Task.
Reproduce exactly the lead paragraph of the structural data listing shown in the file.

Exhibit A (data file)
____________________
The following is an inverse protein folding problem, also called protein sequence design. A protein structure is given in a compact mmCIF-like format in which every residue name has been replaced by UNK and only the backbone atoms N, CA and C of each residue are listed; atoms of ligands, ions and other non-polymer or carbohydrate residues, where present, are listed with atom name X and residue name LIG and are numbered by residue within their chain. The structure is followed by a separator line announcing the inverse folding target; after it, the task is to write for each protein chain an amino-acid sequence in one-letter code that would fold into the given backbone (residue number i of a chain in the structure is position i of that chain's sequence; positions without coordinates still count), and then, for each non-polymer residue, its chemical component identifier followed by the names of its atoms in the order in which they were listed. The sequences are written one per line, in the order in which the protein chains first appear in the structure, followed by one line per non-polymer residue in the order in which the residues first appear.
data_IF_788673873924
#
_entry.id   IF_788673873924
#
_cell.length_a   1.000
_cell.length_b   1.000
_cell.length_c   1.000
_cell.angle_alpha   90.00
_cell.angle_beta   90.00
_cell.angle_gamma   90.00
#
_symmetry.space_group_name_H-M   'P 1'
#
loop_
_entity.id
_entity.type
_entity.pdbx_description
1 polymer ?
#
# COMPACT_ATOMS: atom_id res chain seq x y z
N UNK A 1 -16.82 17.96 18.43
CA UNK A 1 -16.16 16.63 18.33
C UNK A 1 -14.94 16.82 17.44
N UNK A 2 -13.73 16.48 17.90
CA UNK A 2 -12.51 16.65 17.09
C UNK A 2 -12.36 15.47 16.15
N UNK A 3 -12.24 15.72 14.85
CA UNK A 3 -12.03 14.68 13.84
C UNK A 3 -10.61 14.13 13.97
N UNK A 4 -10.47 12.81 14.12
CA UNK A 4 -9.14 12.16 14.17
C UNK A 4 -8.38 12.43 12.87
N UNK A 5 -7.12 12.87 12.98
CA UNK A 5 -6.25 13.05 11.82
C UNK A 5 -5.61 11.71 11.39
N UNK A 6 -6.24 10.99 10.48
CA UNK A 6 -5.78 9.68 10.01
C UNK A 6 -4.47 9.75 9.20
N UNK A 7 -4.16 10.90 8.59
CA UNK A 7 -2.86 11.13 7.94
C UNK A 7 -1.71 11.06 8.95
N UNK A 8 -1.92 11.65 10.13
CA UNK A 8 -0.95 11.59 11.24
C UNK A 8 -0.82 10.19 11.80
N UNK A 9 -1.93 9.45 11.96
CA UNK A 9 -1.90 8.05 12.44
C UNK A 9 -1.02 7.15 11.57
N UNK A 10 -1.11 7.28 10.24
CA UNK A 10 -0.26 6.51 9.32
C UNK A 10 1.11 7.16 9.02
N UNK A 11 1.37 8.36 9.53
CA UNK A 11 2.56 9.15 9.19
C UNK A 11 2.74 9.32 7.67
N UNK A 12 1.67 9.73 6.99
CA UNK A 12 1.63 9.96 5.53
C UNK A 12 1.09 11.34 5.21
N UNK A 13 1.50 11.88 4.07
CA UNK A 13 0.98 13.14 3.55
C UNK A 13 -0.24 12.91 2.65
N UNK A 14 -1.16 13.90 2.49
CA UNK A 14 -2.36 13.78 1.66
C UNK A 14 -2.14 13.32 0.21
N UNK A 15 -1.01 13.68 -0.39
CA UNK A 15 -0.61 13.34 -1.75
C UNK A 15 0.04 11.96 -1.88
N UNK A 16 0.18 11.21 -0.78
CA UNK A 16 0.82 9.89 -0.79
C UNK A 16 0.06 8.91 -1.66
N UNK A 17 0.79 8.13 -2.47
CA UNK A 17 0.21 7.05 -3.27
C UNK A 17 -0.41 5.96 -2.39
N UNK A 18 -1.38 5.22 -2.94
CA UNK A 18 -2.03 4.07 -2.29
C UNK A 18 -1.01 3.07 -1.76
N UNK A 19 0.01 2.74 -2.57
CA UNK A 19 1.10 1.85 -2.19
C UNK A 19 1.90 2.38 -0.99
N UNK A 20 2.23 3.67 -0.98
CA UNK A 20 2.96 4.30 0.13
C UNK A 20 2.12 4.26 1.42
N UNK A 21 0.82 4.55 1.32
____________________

The following is an inverse protein folding problem, also called protein sequence design. A protein structure is given in a compact mmCIF-like format in which every residue name has been replaced by UNK and only the backbone atoms N, CA and C of each residue are listed; atoms of ligands, ions and other non-polymer or carbohydrate residues, where present, are listed with atom name X and residue name LIG and are numbered by residue within their chain. The structure is followed by a separator line announcing the inverse folding target; after it, the task is to write for each protein chain an amino-acid sequence in one-letter code that would fold into the given backbone (residue number i of a chain in the structure is position i of that chain's sequence; positions without coordinates still count), and then, for each non-polymer residue, its chemical component identifier followed by the names of its atoms in the order in which they were listed. The sequences are written one per line, in the order in which the protein chains first appear in the structure, followed by one line per non-polymer residue in the order in which the residues first appear.